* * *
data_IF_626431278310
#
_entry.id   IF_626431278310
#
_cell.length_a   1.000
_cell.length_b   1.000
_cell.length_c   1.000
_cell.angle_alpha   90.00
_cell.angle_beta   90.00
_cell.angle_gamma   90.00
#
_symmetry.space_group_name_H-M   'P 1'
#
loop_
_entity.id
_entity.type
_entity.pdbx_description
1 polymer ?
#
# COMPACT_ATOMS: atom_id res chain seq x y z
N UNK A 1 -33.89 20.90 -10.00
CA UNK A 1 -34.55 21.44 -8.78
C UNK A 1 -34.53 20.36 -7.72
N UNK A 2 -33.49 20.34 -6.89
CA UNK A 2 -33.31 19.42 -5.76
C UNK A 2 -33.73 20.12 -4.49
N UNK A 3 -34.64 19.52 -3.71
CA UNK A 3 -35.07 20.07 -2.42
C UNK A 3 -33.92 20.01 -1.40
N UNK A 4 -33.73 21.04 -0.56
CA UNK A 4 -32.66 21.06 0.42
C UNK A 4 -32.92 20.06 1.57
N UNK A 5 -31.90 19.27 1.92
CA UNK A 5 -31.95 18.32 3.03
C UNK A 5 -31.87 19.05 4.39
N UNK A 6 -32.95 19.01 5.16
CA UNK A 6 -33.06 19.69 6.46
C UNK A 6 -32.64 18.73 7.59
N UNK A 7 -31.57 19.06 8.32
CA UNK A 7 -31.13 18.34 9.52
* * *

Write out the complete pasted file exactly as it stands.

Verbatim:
data_IF_626431278310
#
_entry.id   IF_626431278310
#
_cell.length_a   1.000
_cell.length_b   1.000
_cell.length_c   1.000
_cell.angle_alpha   90.00
_cell.angle_beta   90.00
_cell.angle_gamma   90.00
#
_symmetry.space_group_name_H-M   'P 1'
#
loop_
_entity.id
_entity.type
_entity.pdbx_description
1 polymer ?
#
# COMPACT_ATOMS: atom_id res chain seq x y z
N UNK A 1 -33.89 20.90 -10.00
CA UNK A 1 -34.55 21.44 -8.78
C UNK A 1 -34.53 20.36 -7.72
N UNK A 2 -33.49 20.34 -6.89
CA UNK A 2 -33.31 19.42 -5.76
C UNK A 2 -33.73 20.12 -4.49
N UNK A 3 -34.64 19.52 -3.71
CA UNK A 3 -35.07 20.07 -2.42
C UNK A 3 -33.92 20.01 -1.40
N UNK A 4 -33.73 21.04 -0.56
CA UNK A 4 -32.66 21.06 0.42
C UNK A 4 -32.92 20.06 1.57
N UNK A 5 -31.90 19.27 1.92
CA UNK A 5 -31.95 18.32 3.03
C UNK A 5 -31.87 19.05 4.39
N UNK A 6 -32.95 19.01 5.16
CA UNK A 6 -33.06 19.69 6.46
C UNK A 6 -32.64 18.73 7.59
N UNK A 7 -31.57 19.06 8.32
CA UNK A 7 -31.13 18.34 9.52